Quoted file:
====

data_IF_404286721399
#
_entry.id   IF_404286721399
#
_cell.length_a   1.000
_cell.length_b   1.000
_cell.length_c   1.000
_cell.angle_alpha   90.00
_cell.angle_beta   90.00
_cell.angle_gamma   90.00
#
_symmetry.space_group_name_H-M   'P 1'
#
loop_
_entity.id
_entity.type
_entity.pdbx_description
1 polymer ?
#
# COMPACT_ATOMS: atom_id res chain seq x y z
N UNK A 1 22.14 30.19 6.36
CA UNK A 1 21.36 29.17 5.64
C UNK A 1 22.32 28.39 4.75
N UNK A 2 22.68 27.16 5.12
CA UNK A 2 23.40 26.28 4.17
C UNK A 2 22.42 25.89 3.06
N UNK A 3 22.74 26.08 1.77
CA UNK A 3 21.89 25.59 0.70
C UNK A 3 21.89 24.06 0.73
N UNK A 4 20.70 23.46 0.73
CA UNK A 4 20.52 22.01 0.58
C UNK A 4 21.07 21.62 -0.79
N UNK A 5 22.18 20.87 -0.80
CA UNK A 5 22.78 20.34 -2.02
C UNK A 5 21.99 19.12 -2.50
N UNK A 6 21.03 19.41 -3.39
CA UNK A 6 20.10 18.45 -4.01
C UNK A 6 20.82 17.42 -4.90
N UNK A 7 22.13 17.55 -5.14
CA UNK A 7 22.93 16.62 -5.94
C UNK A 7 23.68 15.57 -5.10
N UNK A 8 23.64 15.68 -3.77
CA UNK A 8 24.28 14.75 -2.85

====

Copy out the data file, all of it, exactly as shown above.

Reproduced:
data_IF_404286721399
#
_entry.id   IF_404286721399
#
_cell.length_a   1.000
_cell.length_b   1.000
_cell.length_c   1.000
_cell.angle_alpha   90.00
_cell.angle_beta   90.00
_cell.angle_gamma   90.00
#
_symmetry.space_group_name_H-M   'P 1'
#
loop_
_entity.id
_entity.type
_entity.pdbx_description
1 polymer ?
#
# COMPACT_ATOMS: atom_id res chain seq x y z
N UNK A 1 22.14 30.19 6.36
CA UNK A 1 21.36 29.17 5.64
C UNK A 1 22.32 28.39 4.75
N UNK A 2 22.68 27.16 5.12
CA UNK A 2 23.40 26.28 4.17
C UNK A 2 22.42 25.89 3.06
N UNK A 3 22.74 26.08 1.77
CA UNK A 3 21.89 25.59 0.70
C UNK A 3 21.89 24.06 0.73
N UNK A 4 20.70 23.46 0.73
CA UNK A 4 20.52 22.01 0.58
C UNK A 4 21.07 21.62 -0.79
N UNK A 5 22.18 20.87 -0.80
CA UNK A 5 22.78 20.34 -2.02
C UNK A 5 21.99 19.12 -2.50
N UNK A 6 21.03 19.41 -3.39
CA UNK A 6 20.10 18.45 -4.01
C UNK A 6 20.82 17.42 -4.90
N UNK A 7 22.13 17.55 -5.14
CA UNK A 7 22.93 16.62 -5.94
C UNK A 7 23.68 15.57 -5.10
N UNK A 8 23.64 15.68 -3.77
CA UNK A 8 24.28 14.75 -2.85